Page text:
Want To Attract Higher Value Consulting Clients? Women Consultants Need To Read This
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How do you set the prices for your consulting business? Is there a right way and a wrong way to do it?
Taking control of pricing can be a scary thing to do.
For a lot of us, our consulting business started after we left the relative security of a corporate career.
In our old jobs we were part of a bigger organisation, with salary bands.
Although we may have had some role in negotiating what we were paid, it didn’t happen often, and there were clear lower and upper limits our salary needed to fall between.
We had a sense of what we were allowed to ask for.
But then when it comes to launching your own consultancy – it can feel like suddenly everything feels a lot more personal.
There’s no visibility about what everyone else is being paid, or what you can expect to receive for the role you will perform.
Nobody tells you what the lower and upper limits are, so setting pricing can feel like a shot in the dark.
And pricing negotiations can be made even more complex when we start equating our prices to ‘what I am perceived as being worth’.
We may pitch too low because we don’t want to be seen as ‘in it for the money’ or aggressive.
We may pitch low because we fear being rejected, being told we’re not worth that price.
It’s a real frustration for me, when I speak to amazing women who more than have the skill set they need, but they just aren’t yet confident enough to set prices that reflect that.
I’ve done a lot of personal development work in this area and I’ve got to a point where I feel confident in my pricing and the value I can bring for my clients.
If you can push through that pain barrier, and get to this place too, it becomes a lot easier to make the shift in your business from ‘what am I allowed to charge’, to ‘what adequately compensates me for the value I bring to my clients’.
Can you see the difference there?
You’re no longer seeking permission to work with high value clients.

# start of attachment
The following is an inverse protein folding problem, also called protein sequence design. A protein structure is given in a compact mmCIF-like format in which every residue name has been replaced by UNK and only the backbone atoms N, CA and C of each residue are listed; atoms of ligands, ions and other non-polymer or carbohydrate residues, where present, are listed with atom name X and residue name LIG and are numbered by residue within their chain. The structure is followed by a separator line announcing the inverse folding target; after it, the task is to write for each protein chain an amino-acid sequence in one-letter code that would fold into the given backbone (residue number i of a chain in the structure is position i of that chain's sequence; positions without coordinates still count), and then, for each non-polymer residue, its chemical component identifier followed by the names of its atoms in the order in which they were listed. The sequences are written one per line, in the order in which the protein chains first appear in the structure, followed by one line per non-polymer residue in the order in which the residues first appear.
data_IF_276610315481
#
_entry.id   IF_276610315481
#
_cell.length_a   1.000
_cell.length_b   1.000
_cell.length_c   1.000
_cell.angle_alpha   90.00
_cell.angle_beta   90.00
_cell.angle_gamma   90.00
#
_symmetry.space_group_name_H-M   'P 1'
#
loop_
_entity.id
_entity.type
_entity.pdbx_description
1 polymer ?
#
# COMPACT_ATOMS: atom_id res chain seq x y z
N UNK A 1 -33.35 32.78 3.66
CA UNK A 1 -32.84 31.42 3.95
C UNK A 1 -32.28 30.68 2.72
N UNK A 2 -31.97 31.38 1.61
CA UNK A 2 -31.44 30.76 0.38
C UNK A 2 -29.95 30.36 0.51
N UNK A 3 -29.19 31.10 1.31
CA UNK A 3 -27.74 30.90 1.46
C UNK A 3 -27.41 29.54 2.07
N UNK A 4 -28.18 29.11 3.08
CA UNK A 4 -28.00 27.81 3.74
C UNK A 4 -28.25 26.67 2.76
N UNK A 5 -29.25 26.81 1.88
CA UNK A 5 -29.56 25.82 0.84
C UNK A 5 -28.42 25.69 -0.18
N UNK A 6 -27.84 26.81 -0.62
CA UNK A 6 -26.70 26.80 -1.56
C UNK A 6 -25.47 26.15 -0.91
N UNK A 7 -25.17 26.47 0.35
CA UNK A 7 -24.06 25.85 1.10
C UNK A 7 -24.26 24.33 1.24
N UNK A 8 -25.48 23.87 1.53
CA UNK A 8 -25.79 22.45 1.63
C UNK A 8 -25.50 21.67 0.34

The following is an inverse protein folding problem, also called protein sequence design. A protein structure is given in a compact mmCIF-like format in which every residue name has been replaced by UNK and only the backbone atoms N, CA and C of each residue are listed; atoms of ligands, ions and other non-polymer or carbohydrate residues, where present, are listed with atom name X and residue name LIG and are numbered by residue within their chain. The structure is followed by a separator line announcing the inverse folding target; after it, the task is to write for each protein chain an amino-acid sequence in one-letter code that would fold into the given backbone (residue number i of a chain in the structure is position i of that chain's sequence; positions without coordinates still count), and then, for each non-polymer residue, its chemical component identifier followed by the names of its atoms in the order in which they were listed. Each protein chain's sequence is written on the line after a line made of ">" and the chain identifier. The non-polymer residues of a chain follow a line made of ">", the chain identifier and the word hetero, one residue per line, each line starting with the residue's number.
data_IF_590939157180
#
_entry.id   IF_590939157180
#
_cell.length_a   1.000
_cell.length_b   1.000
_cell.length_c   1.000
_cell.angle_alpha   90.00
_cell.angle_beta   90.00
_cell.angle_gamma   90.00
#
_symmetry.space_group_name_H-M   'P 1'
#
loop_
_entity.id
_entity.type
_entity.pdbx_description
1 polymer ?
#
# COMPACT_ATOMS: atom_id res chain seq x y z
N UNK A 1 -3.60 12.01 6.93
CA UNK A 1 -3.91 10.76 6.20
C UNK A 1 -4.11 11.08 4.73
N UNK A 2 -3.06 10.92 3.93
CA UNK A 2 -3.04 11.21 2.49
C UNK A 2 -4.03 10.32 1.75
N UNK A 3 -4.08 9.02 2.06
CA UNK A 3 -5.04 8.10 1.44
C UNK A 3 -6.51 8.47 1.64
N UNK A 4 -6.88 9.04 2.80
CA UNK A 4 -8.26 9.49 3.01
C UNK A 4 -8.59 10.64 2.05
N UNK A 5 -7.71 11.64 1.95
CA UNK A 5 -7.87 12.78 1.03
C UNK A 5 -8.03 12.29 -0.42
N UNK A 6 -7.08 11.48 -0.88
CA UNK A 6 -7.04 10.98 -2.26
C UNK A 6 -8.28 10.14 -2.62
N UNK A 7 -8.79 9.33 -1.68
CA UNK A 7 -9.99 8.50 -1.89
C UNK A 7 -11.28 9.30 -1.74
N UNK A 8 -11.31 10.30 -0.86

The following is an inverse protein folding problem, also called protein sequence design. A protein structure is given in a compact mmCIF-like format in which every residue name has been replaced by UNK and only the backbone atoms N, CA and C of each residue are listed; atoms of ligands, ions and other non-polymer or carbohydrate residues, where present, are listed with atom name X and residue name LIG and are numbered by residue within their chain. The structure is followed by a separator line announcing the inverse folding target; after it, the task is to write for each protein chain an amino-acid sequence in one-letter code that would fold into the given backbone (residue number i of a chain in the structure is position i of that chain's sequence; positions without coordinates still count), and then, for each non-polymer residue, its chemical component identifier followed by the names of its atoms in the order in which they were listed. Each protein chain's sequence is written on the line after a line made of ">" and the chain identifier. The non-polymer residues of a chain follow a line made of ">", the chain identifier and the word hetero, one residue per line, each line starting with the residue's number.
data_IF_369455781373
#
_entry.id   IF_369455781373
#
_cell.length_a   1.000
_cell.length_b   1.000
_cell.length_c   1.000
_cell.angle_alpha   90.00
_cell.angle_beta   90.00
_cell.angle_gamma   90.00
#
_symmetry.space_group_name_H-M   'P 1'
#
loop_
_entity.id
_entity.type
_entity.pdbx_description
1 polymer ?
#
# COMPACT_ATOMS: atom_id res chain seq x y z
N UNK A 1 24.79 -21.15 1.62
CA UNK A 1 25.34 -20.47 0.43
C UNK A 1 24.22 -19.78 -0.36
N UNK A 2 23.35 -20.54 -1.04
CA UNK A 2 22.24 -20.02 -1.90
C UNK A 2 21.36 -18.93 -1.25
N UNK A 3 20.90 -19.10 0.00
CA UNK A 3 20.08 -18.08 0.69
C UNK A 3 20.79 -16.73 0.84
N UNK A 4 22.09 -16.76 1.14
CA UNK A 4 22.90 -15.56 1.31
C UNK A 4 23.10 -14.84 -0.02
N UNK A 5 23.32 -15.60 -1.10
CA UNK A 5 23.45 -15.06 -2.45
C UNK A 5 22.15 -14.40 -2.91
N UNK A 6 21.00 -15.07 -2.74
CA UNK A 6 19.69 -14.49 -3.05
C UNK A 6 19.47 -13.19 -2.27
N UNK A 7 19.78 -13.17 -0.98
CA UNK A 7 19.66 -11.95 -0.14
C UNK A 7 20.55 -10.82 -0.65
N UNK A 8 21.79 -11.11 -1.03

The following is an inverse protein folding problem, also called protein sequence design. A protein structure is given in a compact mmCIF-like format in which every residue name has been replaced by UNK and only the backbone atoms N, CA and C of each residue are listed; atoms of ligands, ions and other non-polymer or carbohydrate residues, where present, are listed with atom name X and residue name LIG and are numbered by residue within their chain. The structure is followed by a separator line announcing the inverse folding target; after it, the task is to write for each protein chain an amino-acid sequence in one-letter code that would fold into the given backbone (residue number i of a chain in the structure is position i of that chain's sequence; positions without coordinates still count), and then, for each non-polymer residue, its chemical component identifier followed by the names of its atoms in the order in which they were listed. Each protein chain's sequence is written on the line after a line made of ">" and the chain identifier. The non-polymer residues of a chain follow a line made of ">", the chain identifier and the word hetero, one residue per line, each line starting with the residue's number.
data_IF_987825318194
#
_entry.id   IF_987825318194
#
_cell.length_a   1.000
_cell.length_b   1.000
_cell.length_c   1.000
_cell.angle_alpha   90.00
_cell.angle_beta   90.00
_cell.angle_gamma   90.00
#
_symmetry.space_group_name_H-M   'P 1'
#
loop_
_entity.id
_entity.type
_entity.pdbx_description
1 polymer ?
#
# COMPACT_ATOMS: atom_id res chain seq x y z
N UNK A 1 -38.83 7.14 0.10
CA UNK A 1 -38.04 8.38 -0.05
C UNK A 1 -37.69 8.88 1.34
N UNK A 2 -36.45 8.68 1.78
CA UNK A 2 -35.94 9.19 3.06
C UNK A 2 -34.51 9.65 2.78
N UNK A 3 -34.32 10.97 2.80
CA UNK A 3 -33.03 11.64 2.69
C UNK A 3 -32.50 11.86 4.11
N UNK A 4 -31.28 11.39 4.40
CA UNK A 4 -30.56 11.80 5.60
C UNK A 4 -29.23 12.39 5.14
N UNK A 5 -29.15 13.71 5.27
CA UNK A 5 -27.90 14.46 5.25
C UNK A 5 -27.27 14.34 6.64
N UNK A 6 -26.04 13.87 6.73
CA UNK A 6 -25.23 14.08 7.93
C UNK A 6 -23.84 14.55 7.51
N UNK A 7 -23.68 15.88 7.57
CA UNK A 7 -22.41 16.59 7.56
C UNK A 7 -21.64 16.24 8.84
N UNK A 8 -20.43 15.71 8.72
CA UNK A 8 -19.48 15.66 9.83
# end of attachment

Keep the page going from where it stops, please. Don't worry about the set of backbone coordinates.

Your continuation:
You are deciding that you will be fairly rewarded for the value you bring, and this frees you up to work with high value clients.
Everything slots into place when you can stop giving the money element of your business more significance, and probably more emotional significance, than it actually merits.
I talk more about this in this week’s episode of the Seven Figure Consultant Podcast.
A recent survey of my email subscribers revealed the #1 topic they wanted to hear more on was ‘how to attract higher value clients to your business’.
This is a drum that I want to keep on banging, because it is so important for women to raise their ambitions, and not opt for the small and safe path forward.
So in this episode I discuss:
- How to move away from equating money with your personal worth
- How to have those hard pricing conversations with clients (new and existing)
- What needs to change about your business before you change your pricing
- Why saying ‘no’ to current clients is often the best place to start.
Once you really get your head around attracting these clients – your business will never quite look the same again.
And tell me – did your salary negotiations in your previous career prepare you for negotiating prices in your consulting business? Or have you been learning on the go?
Free Report – The Six Elements of a Seven Figure Consulting Business
I’ve created a free PDF report called The Six Elements of a Seven Figure Business. It’s my most popular free resource and in it I outline the 6 areas of unscaled businesses that need to change in order to move past being ‘booked up and burned out’ and shifting into that higher gear that gets you cruising again.
It’s the framework that helps consultant women like you find their feet and get back to leading the business, rather than being buried in client work and back-end business operations.
Thanks for reading! I’d love to hear your feedback and future topics you’d like me to feature.